De Profundis: Distress and Prayer
Jonah 2:1-7
Then Jonah prayed to the LORD his God out of the fish's belly,…

Then Jonah prayed unto the Lord his God out of the fish's belly, etc. Unexampled position of Jonah - no details given, and hints somewhat obscure; evidently he retained measure of consciousness, but for how long we know not - seems to have been conscious of moving through the water before being swallowed by the fish - miracle of his preservation corresponds to that of the three Hebrews in the furnace (Daniel 3:27), or of the burning bush (Exodus 3:2, 3) - element of apparent destruction becomes supernaturally element of preservation - this record of his feelings composed after his deliverance - a record of the conflict of sight and faith - to sight, the situation desperate - faith pierces to the unseen, finds support, and finally triumphs. The prayer is a singular combination of midnight darkness and noonday light.

I. THE SITUATION. Described in many expressions, some of awful intensity: "By reason of mine affliction;" "out of the belly of hell;" "in the deep, in the midst of the seas;" "The floods compassed me about, all thy billows and thy waves passed over me;" "out of thy sight;" "The depths closed me round about, the weeds were wrapt about my head;" "I went down to the bottom of the mountains, the earth with her bars were about me forever." Situation seemed absolutely hopeless - physical surroundings the most frightful ever known - each, too, appeared a token of Divine displeasure - apparently as little hope for the soul as for the body.

II. ITS SOURCE - FROM GOD. For it was not a chance that had befallen Jonah; it was all God's doing: "Thou hadst cast me into the deep; all thy billows and thy waves passed over me." God had pursued him ever since he turned his back on him; raised the storm against him; caused the lot to fall on him; cast him into the deep; entombed him in the fish; shut him up, as it were, in despair. Yet he utters no word of reproach; God is justified when he speaks, and clear when he judges (Psalm 51:4).

III. CONSTERNATION OF HIS SOUL. The first effect was to paralyze him. "I said, I am cast out of thy sight;" "My soul fainted within me." Horrors of his situation unexampled, escape impossible; shut up a helpless prey to the most appalling forms of destruction - Omnipotence itself crushing him: "It is a fearful thing to fall into the hands of the living God."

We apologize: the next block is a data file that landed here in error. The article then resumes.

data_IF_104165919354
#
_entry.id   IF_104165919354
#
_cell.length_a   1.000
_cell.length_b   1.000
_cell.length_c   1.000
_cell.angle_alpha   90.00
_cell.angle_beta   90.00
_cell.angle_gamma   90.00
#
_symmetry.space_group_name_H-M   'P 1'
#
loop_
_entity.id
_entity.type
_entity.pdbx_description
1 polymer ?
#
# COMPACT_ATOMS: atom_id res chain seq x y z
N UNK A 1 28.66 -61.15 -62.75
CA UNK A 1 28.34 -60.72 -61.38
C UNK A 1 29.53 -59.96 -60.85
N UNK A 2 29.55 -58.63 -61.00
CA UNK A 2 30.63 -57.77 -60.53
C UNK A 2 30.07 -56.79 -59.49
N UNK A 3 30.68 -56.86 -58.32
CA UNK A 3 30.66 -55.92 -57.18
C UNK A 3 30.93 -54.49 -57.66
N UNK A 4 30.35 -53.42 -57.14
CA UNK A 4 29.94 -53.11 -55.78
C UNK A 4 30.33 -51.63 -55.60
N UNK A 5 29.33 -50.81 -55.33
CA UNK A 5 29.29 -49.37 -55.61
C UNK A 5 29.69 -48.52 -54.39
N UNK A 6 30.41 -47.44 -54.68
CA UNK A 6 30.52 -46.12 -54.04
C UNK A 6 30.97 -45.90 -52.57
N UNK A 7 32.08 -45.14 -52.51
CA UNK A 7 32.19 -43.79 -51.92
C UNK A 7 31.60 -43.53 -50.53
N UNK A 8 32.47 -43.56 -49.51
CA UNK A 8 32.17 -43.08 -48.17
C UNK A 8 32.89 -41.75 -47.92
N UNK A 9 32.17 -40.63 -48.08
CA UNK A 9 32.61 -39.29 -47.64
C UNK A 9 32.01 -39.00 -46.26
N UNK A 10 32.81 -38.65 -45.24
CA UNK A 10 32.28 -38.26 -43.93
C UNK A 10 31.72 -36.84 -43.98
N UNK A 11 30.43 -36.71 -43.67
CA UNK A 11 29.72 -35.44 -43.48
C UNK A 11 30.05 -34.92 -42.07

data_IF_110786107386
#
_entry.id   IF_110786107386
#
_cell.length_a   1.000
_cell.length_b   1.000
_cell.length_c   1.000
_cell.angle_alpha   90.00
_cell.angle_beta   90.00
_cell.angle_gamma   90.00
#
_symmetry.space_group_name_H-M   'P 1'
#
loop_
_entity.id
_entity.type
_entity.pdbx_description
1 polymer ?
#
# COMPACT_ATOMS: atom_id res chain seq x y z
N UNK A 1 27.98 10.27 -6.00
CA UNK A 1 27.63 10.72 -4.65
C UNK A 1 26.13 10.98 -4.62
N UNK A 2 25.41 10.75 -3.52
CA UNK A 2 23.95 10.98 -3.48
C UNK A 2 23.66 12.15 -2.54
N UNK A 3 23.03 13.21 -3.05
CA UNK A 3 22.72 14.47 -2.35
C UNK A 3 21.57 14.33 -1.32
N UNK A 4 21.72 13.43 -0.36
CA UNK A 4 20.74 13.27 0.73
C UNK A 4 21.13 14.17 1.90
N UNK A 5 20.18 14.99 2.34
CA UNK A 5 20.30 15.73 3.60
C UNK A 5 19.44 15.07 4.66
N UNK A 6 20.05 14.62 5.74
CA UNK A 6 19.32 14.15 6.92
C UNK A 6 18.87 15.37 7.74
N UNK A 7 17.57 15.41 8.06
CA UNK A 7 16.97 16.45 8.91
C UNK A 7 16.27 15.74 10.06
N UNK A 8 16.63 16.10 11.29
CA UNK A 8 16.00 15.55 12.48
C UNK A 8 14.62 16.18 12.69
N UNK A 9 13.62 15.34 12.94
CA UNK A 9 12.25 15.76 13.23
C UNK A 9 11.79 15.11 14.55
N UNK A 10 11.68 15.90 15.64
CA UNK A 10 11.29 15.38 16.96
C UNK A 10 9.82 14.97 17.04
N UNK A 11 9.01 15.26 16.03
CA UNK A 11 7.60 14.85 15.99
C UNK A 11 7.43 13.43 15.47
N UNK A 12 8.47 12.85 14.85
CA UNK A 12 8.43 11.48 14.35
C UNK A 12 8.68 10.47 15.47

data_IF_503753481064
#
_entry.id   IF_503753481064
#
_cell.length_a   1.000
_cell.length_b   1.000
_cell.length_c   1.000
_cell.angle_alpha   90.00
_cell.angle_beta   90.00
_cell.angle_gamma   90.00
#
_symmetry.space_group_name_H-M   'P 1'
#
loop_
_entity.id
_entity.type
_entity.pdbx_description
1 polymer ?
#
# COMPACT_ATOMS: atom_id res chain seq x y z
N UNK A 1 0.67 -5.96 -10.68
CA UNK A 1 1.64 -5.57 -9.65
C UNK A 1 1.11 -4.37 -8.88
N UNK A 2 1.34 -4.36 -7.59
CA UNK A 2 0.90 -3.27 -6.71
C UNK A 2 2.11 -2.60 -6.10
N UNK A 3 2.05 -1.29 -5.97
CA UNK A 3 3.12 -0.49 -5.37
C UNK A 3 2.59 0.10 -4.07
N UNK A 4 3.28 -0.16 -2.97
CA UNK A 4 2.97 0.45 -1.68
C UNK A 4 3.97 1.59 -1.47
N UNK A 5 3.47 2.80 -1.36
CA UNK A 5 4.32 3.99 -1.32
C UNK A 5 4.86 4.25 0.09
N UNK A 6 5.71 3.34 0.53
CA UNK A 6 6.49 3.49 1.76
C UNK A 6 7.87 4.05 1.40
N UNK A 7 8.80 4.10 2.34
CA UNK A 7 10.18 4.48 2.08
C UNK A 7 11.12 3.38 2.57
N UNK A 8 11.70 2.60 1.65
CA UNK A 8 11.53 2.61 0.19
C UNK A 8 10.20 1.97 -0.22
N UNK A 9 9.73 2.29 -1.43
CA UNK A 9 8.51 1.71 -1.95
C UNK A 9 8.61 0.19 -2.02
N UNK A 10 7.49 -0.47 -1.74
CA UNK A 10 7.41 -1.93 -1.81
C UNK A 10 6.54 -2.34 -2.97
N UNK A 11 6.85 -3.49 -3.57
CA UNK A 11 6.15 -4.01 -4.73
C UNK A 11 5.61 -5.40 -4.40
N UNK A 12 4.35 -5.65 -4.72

IV. THE DAWN. "When my soul fainted within me I remembered the Lord." The darkest hour of night is that which precedes the dawn - out of the very depths of helplessness and desolation faith begins to rise. Far more beautiful than the fabled sight when the goddess of beauty rose from the ocean foam is the sight of Jonah's faith rising from the depths, both literal and spiritual. The moment of utter helplessness is often the turning point in spiritual experience - at first, in justification (Romans 3:19, 21), afterwards in recovery from backsliding (Hosea 2:14), and in sanctification (Romans 5:20).

"Nothing in my hand I bring;
Simply to thy cross I cling;
Naked, come to thee for dress;
Helpless, look to thee for grace;
Foul, I to the fountain fly;
Wash me, Saviour, or I die!"

1. In "remembering God," Jonah recognized him as "the Lord his God;" his by national covenant, by personal choice (the fruit of Divine grace), and by his prophetic call and consecration; his, though he had attempted to flee from his presence, for does he not say, "Turn, O backsliding Israel, and I will heal your backsliding" (Jeremiah 3:12, 22)? The God who first chose him in all his unworthiness must have an interest in him still. So the psalmist cried; so Jesus afterwards in the like spirit, "My God, my God, why hast thou forsaken me?"

2. He looked towards God's temple. Why? Because of the promise virtually given to Solomon (1 Kings 8:38). He builds on God's word, "Remember the word unto thy servant, upon which thou hast caused me to hope" (Psalm 119:49). He thinks of the temple, the sacred ark, the mercy seat, the overshadowing cherubims, the promise to Moses, "There I will meet with you, and I will commune with you from above the mercy seat" (Exodus 25:22). He takes hold of this - steadies his soul upon it - shaking off the impression of his horrible surroundings, and enters into peace. What a change! - the belly of hell turned into the gate of heaven, the how! of despair changed into the hallelujah of delight. See here an encouragement to spirit of faith - in Jonah all lights extinguished except faith - in lowest depths, "let Israel hope in the Lord, for with the Lord there is mercy, and with him is plenteous redemption." Even when we are the authors of our own troubles, when we are in the depths by reason of sin, nil desperandum! "O Israel, thou hast destroyed thyself, but in me is thy help." - W.G.B.

Parallel Verses
KJV: Then Jonah prayed unto the LORD his God out of the fish's belly,

WEB: Then Jonah prayed to Yahweh, his God, out of the fish's belly.

The Miracle of the Whale
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